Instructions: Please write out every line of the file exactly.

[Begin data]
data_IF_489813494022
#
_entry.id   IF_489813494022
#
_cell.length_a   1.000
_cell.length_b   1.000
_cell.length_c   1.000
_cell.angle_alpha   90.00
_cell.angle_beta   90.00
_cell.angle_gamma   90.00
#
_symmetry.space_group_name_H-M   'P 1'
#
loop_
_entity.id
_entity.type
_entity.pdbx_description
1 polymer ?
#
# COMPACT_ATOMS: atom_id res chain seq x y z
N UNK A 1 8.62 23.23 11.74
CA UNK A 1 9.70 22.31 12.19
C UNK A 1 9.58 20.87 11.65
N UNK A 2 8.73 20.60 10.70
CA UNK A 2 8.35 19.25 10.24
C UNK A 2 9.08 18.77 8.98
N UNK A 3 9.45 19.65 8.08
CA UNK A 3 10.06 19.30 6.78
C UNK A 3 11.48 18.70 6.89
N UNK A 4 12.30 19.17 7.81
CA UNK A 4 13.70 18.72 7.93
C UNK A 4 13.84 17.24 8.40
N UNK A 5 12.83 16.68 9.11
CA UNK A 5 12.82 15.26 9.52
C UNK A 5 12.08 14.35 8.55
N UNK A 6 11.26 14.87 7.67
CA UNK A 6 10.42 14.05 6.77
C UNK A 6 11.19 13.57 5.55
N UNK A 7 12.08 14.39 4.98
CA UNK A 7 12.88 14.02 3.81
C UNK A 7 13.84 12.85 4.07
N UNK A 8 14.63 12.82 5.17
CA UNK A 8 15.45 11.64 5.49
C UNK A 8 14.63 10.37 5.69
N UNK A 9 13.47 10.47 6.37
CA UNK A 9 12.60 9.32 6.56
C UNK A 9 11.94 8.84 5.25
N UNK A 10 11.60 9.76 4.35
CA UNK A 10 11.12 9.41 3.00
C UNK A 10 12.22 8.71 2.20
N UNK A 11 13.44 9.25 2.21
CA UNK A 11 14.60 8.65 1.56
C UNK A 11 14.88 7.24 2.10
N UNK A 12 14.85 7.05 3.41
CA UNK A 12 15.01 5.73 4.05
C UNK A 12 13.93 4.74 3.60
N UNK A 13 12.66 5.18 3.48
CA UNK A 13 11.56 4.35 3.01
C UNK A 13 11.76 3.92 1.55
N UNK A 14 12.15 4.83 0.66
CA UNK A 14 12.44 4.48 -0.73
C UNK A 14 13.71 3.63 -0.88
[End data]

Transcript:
data_IF_489813494022
#
_entry.id   IF_489813494022
#
_cell.length_a   1.000
_cell.length_b   1.000
_cell.length_c   1.000
_cell.angle_alpha   90.00
_cell.angle_beta   90.00
_cell.angle_gamma   90.00
#
_symmetry.space_group_name_H-M   'P 1'
#
loop_
_entity.id
_entity.type
_entity.pdbx_description
1 polymer ?
#
# COMPACT_ATOMS: atom_id res chain seq x y z
N UNK A 1 8.62 23.23 11.74
CA UNK A 1 9.70 22.31 12.19
C UNK A 1 9.58 20.87 11.65
N UNK A 2 8.73 20.60 10.70
CA UNK A 2 8.35 19.25 10.24
C UNK A 2 9.08 18.77 8.98
N UNK A 3 9.45 19.65 8.08
CA UNK A 3 10.06 19.30 6.78
C UNK A 3 11.48 18.70 6.89
N UNK A 4 12.30 19.17 7.81
CA UNK A 4 13.70 18.72 7.93
C UNK A 4 13.84 17.24 8.40
N UNK A 5 12.83 16.68 9.11
CA UNK A 5 12.82 15.26 9.52
C UNK A 5 12.08 14.35 8.55
N UNK A 6 11.26 14.87 7.67
CA UNK A 6 10.42 14.05 6.77
C UNK A 6 11.19 13.57 5.55
N UNK A 7 12.08 14.39 4.98
CA UNK A 7 12.88 14.02 3.81
C UNK A 7 13.84 12.85 4.07
N UNK A 8 14.63 12.82 5.17
CA UNK A 8 15.45 11.64 5.49
C UNK A 8 14.63 10.37 5.69
N UNK A 9 13.47 10.47 6.37
CA UNK A 9 12.60 9.32 6.56
C UNK A 9 11.94 8.84 5.25
N UNK A 10 11.60 9.76 4.35
CA UNK A 10 11.12 9.41 3.00
C UNK A 10 12.22 8.71 2.20
N UNK A 11 13.44 9.25 2.21
CA UNK A 11 14.60 8.65 1.56
C UNK A 11 14.88 7.24 2.10
N UNK A 12 14.85 7.05 3.41
CA UNK A 12 15.01 5.73 4.05
C UNK A 12 13.93 4.74 3.60
N UNK A 13 12.66 5.18 3.48
CA UNK A 13 11.56 4.35 3.01
C UNK A 13 11.76 3.92 1.55
N UNK A 14 12.15 4.83 0.66
CA UNK A 14 12.44 4.48 -0.73
C UNK A 14 13.71 3.63 -0.88